“Now every day counts”
We are facing a difficult financial situation and have to reckon with formidable competition: if you doubt it, look at the growth of a TikTok for example, the territories it is investing one after the other, thanks essentially to the power of its algorithms. ‘Cause we’re not in a business of cajoling opinion makers which we like. We need to align the company around a powerful, flawless technical platform that can bring strong value to Twitter, for its users and the ad customers who support us and who are not overly satisfied.
It also requires a completely different organization that cannot be built on the rubble left by the previous management.
Our status as a private company, or about to be [Twitter ne sera bientôt plus cotée en Bourse], leaves us full latitude to act quickly and in depth. Everything will be done in parallel. We will review our engineering practices; we will redesign the organizational chart of the box based on SpaceX and Tesla. We have some credibility in this area. There is nothing magical about it: a huge amount of work, and the flattest possible management structure where people selected for their skills are invested with the autonomy necessary to quickly take the necessary decisions. with the sole objective of business excellence and growth. For those who do not follow what is said, I repeat the three keywords: skills – we will find them and value them at Twitter -, autonomy, and the quest for excellence. This is how we created the world’s leading electric car maker and dominate the global space launcher market – waiting to go to the Moon and Mars.
“I don’t treat myself to a new toy”
In recent weeks, you have been showered with more or less informed opinions on my personality and my action. Remember only one thing: I am involved, personally I mean. Twitter’s acquisition isn’t just about the world’s richest man getting a new toy. My supposed fortune is very fluctuating and it is illiquid because it is made up of shares in Tesla and SpaceX. This is why I had to personally borrow 13 billion dollars from banks which impose a sustained rate of repayment on me.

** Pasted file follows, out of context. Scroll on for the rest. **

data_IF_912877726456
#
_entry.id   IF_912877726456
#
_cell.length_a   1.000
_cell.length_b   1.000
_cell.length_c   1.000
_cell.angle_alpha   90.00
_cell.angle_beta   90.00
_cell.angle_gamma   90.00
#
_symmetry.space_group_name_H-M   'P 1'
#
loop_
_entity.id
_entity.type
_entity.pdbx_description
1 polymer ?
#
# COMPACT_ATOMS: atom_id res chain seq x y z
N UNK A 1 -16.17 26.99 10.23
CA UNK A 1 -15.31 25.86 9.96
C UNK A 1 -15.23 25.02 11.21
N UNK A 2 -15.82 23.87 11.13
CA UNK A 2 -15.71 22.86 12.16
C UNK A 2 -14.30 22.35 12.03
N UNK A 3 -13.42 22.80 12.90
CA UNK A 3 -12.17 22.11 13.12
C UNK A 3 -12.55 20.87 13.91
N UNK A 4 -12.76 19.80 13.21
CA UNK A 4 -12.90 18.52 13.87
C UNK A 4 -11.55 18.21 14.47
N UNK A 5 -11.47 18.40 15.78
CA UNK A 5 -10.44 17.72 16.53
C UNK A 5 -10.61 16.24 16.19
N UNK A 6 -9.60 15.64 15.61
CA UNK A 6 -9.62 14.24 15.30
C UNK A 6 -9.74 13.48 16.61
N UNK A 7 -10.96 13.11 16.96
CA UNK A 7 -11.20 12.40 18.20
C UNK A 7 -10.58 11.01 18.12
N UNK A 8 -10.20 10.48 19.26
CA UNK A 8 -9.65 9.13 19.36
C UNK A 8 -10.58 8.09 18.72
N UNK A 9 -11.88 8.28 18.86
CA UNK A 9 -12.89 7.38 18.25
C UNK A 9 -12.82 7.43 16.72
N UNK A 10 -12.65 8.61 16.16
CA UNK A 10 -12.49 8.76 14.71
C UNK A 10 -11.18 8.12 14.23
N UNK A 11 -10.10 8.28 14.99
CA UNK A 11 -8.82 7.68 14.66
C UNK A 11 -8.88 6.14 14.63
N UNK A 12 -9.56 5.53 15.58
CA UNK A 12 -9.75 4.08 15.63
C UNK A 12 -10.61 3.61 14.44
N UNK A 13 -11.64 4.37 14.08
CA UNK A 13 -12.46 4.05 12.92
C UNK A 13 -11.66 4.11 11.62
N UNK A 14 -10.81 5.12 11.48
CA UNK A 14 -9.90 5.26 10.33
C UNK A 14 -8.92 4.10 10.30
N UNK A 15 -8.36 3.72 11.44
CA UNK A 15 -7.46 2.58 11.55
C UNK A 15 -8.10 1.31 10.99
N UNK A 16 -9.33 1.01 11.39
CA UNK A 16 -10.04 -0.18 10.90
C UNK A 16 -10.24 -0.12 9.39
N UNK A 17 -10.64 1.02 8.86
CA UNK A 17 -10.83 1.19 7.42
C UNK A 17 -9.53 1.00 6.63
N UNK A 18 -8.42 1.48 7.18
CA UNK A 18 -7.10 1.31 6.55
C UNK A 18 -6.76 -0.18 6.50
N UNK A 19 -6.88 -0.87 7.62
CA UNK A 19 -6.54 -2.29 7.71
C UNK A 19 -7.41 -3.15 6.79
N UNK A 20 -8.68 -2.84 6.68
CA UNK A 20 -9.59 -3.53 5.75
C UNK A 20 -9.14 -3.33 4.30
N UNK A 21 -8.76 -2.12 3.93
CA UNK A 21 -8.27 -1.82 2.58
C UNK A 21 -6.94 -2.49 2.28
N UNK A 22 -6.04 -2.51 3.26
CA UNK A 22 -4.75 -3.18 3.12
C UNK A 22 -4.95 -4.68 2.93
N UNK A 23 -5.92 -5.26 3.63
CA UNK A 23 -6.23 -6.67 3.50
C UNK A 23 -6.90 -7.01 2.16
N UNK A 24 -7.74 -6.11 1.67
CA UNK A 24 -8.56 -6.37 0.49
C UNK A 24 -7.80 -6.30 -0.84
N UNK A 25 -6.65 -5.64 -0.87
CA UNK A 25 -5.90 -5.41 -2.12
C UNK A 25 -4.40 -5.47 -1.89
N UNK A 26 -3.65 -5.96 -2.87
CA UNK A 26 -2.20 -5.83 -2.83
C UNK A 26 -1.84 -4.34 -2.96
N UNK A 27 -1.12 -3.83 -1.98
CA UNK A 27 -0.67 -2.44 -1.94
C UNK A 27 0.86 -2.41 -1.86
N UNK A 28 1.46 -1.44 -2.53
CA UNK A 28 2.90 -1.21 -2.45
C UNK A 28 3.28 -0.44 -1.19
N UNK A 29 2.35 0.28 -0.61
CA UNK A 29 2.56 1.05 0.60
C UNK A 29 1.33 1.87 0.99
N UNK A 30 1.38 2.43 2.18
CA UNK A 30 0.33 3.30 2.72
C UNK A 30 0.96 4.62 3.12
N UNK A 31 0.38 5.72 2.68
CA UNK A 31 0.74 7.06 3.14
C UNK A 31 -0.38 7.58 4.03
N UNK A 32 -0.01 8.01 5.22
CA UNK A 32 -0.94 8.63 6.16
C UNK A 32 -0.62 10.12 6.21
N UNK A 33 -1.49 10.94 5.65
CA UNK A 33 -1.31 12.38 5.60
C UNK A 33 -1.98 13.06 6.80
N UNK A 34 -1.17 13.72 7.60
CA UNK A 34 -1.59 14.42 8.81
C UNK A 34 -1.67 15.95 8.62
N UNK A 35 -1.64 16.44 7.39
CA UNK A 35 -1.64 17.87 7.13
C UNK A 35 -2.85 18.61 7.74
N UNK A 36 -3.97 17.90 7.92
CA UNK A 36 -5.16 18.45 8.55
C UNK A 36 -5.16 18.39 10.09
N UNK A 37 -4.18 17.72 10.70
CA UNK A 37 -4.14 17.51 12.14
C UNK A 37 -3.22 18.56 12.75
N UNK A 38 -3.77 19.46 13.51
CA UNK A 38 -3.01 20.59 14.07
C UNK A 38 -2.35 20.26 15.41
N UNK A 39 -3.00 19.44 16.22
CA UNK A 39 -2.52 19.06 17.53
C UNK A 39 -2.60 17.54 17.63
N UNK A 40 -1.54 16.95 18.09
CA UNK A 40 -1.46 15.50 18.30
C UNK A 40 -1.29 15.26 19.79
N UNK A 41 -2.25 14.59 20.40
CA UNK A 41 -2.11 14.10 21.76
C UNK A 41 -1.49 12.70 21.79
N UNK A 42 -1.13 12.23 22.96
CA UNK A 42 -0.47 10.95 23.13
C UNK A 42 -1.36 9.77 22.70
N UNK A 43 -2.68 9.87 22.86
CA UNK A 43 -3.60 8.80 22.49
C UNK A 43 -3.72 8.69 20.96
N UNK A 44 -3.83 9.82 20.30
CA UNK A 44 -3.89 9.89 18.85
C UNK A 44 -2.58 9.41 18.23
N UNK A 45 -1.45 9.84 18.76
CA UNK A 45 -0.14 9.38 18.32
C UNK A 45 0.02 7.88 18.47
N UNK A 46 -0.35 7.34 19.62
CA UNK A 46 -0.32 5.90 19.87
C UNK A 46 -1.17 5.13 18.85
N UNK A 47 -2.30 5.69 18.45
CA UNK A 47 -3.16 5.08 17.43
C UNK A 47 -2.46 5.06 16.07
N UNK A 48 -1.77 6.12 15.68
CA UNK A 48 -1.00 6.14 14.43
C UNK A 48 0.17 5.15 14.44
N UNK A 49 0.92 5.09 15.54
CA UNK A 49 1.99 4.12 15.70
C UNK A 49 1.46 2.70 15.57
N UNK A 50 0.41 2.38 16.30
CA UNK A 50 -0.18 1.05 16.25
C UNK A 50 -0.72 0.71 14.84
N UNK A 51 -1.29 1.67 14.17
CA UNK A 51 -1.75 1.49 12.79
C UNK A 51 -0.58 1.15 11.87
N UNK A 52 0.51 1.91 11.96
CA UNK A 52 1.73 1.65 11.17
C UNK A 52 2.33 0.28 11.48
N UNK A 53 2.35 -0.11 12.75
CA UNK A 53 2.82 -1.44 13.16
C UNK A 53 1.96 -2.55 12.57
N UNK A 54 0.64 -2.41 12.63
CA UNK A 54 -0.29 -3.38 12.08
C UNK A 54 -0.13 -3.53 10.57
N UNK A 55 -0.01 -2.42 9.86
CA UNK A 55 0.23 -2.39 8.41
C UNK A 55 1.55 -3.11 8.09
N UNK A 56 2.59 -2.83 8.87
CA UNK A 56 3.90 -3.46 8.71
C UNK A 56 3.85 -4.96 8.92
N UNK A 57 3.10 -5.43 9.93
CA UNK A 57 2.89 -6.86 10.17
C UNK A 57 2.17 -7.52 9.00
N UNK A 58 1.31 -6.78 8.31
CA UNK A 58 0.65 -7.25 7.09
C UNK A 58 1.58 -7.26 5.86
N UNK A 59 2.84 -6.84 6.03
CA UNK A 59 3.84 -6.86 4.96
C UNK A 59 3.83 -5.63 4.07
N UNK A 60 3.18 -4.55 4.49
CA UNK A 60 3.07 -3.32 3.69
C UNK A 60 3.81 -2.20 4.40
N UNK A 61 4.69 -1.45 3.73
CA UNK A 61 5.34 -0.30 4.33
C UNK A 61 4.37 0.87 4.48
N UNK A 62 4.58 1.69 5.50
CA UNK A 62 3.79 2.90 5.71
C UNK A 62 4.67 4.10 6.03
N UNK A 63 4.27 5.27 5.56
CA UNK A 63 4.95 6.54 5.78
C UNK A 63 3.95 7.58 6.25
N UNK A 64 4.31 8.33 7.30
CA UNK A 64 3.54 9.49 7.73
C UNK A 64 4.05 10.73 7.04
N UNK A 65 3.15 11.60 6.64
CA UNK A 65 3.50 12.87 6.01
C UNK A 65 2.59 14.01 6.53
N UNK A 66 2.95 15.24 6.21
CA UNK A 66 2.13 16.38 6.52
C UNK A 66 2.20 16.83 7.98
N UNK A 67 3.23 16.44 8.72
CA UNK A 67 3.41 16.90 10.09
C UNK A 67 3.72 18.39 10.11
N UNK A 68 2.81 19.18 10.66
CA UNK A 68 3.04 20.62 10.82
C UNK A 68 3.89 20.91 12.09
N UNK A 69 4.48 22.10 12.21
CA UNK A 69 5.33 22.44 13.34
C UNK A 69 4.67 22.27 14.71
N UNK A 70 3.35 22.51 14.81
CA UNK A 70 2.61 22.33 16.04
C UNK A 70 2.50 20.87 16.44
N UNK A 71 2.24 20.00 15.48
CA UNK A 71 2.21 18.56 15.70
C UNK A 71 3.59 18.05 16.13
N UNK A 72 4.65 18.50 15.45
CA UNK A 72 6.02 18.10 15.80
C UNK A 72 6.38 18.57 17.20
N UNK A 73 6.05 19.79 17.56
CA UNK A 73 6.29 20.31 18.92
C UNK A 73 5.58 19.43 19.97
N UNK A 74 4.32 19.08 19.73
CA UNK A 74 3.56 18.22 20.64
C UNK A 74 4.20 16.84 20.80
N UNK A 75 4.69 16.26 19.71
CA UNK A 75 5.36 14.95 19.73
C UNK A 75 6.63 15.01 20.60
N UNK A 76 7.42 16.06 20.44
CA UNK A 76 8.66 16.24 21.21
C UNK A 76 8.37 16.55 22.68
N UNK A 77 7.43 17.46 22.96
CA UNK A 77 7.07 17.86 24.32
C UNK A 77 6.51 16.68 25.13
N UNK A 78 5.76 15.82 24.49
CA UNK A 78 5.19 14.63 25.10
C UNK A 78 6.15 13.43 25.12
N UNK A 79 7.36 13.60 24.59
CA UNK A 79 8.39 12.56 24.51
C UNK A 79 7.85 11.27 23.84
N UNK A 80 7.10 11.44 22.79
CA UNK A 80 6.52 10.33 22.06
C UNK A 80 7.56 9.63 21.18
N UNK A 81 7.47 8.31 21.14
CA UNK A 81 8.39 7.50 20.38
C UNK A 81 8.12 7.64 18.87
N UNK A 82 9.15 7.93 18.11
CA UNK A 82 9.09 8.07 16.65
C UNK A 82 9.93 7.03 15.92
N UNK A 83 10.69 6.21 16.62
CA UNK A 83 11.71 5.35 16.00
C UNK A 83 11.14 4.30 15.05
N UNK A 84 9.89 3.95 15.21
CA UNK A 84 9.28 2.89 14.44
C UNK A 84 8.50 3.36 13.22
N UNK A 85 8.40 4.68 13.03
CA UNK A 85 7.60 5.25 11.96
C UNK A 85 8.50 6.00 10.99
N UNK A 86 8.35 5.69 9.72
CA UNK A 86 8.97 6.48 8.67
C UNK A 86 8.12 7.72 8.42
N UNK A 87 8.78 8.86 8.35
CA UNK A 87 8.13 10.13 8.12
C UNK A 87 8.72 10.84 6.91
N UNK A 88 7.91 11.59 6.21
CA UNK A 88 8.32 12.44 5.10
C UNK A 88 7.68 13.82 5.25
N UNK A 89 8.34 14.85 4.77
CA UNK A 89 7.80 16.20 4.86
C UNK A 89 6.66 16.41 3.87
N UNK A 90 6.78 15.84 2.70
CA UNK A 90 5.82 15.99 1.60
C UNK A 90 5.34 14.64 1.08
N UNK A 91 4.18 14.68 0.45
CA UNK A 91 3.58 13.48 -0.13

We won’t achieve our goals with people who mostly work remotely, spend their days in sterile Zoom meetings or talking on Slack. This will be done with teams working on site for at least forty hours a week, producing code and delivering new features. Those of this platform are scandalously antediluvian. It’s going to need something new.
One last thing about Twitter’s business model. It is currently inefficient and must evolve. We will evaluate, test, iterate, decide. Quick. This is how we move forward. This concerns power users [utilisateurs intensifs] of Twitter who will have to contribute financially – a little – to the platform as soon as they derive a tangible benefit from it for their business, their personal brand, or their ego. In exchange, they will benefit from dedicated functionalities.
This also concerns advertisers. Some have seen fit to temporarily jump ship Twitter to go along with an opinion that is often unfavorable to me. Others stay because they have confidence in our ability to execute. The first ones will come back, I guarantee it, but at a high price.
To those who fear that Twitter will become a lawless agora, I say: look at the current state of the platform where, in a company of 7,500 people, it is still wobbly algorithms that decide on the suspension of accounts while conclaves always oriented in the same direction decide who has the right to speak. Twitter must be a platform where everyone finds their account: some appreciate strong speeches, others want more civilized and more constructive exchanges. We will make sure to meet all expectations. If this is what being a freedom of expression absolutist is, then I recognize myself in this definition.
The next few days will not be easy for anyone, I am aware of that. But the pursuit of the objective and the survival of the collective cannot leave room for good feelings.
See you next time.
This could have been the posture of Elon Musk. But he works differently. Actress Linda Hamilton, briefly married to director James Cameron, also a man with countless accomplishments to his credit (and friend of Musk), said that her ex had “definitely swung to the side of the machines” in reference to the coldness relentless of the Terminator. Elon Musk is undoubtedly made of the same metal. A cold alloy.
The chronicle of Aurélien Saussay